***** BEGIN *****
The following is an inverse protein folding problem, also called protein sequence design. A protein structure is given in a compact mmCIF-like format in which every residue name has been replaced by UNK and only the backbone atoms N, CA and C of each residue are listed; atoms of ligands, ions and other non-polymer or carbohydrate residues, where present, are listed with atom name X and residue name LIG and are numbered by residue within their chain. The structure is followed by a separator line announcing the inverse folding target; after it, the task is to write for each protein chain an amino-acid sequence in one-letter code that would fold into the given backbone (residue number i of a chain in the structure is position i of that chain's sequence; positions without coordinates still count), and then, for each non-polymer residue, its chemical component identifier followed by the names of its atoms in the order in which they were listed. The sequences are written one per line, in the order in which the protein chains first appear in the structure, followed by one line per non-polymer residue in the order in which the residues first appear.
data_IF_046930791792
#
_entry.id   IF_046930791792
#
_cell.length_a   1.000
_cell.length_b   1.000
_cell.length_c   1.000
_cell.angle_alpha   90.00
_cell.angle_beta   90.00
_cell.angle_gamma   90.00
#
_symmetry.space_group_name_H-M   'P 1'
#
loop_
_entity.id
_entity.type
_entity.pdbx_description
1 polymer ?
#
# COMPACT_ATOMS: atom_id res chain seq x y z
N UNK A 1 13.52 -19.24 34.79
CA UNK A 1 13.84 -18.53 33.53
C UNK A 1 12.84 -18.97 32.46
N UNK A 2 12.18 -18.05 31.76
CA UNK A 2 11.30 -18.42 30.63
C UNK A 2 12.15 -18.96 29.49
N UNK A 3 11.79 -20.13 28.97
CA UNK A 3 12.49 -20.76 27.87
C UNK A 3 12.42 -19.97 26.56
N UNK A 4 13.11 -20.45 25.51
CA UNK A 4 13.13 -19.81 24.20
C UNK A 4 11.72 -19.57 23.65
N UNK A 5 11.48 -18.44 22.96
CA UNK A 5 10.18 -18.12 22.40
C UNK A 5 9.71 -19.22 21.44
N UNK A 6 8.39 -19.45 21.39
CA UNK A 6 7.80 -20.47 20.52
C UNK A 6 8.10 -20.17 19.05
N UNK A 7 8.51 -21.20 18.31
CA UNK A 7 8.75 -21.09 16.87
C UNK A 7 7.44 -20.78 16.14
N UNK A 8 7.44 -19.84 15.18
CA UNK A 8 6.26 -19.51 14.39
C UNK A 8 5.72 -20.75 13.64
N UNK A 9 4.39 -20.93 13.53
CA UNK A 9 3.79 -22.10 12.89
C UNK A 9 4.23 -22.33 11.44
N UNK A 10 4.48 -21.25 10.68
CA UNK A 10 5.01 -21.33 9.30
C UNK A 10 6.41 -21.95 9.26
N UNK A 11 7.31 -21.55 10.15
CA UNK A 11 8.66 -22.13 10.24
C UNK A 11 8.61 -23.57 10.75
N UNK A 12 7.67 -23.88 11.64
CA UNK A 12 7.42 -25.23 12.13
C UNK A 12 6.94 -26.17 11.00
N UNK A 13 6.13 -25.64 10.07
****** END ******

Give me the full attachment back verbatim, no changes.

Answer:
The following is an inverse protein folding problem, also called protein sequence design. A protein structure is given in a compact mmCIF-like format in which every residue name has been replaced by UNK and only the backbone atoms N, CA and C of each residue are listed; atoms of ligands, ions and other non-polymer or carbohydrate residues, where present, are listed with atom name X and residue name LIG and are numbered by residue within their chain. The structure is followed by a separator line announcing the inverse folding target; after it, the task is to write for each protein chain an amino-acid sequence in one-letter code that would fold into the given backbone (residue number i of a chain in the structure is position i of that chain's sequence; positions without coordinates still count), and then, for each non-polymer residue, its chemical component identifier followed by the names of its atoms in the order in which they were listed. The sequences are written one per line, in the order in which the protein chains first appear in the structure, followed by one line per non-polymer residue in the order in which the residues first appear.
data_IF_046930791792
#
_entry.id   IF_046930791792
#
_cell.length_a   1.000
_cell.length_b   1.000
_cell.length_c   1.000
_cell.angle_alpha   90.00
_cell.angle_beta   90.00
_cell.angle_gamma   90.00
#
_symmetry.space_group_name_H-M   'P 1'
#
loop_
_entity.id
_entity.type
_entity.pdbx_description
1 polymer ?
#
# COMPACT_ATOMS: atom_id res chain seq x y z
N UNK A 1 13.52 -19.24 34.79
CA UNK A 1 13.84 -18.53 33.53
C UNK A 1 12.84 -18.97 32.46
N UNK A 2 12.18 -18.05 31.76
CA UNK A 2 11.30 -18.42 30.63
C UNK A 2 12.15 -18.96 29.49
N UNK A 3 11.79 -20.13 28.97
CA UNK A 3 12.49 -20.76 27.87
C UNK A 3 12.42 -19.97 26.56
N UNK A 4 13.11 -20.45 25.51
CA UNK A 4 13.13 -19.81 24.20
C UNK A 4 11.72 -19.57 23.65
N UNK A 5 11.48 -18.44 22.96
CA UNK A 5 10.18 -18.12 22.40
C UNK A 5 9.71 -19.22 21.44
N UNK A 6 8.39 -19.45 21.39
CA UNK A 6 7.80 -20.47 20.52
C UNK A 6 8.10 -20.17 19.05
N UNK A 7 8.51 -21.20 18.31
CA UNK A 7 8.75 -21.09 16.87
C UNK A 7 7.44 -20.78 16.14
N UNK A 8 7.44 -19.84 15.18
CA UNK A 8 6.26 -19.51 14.39
C UNK A 8 5.72 -20.75 13.64
N UNK A 9 4.39 -20.93 13.53
CA UNK A 9 3.79 -22.10 12.89
C UNK A 9 4.23 -22.33 11.44
N UNK A 10 4.48 -21.25 10.68
CA UNK A 10 5.01 -21.33 9.30
C UNK A 10 6.41 -21.95 9.26
N UNK A 11 7.31 -21.55 10.15
CA UNK A 11 8.66 -22.13 10.24
C UNK A 11 8.61 -23.57 10.75
N UNK A 12 7.67 -23.88 11.64
CA UNK A 12 7.42 -25.23 12.13
C UNK A 12 6.94 -26.17 11.00
N UNK A 13 6.13 -25.64 10.07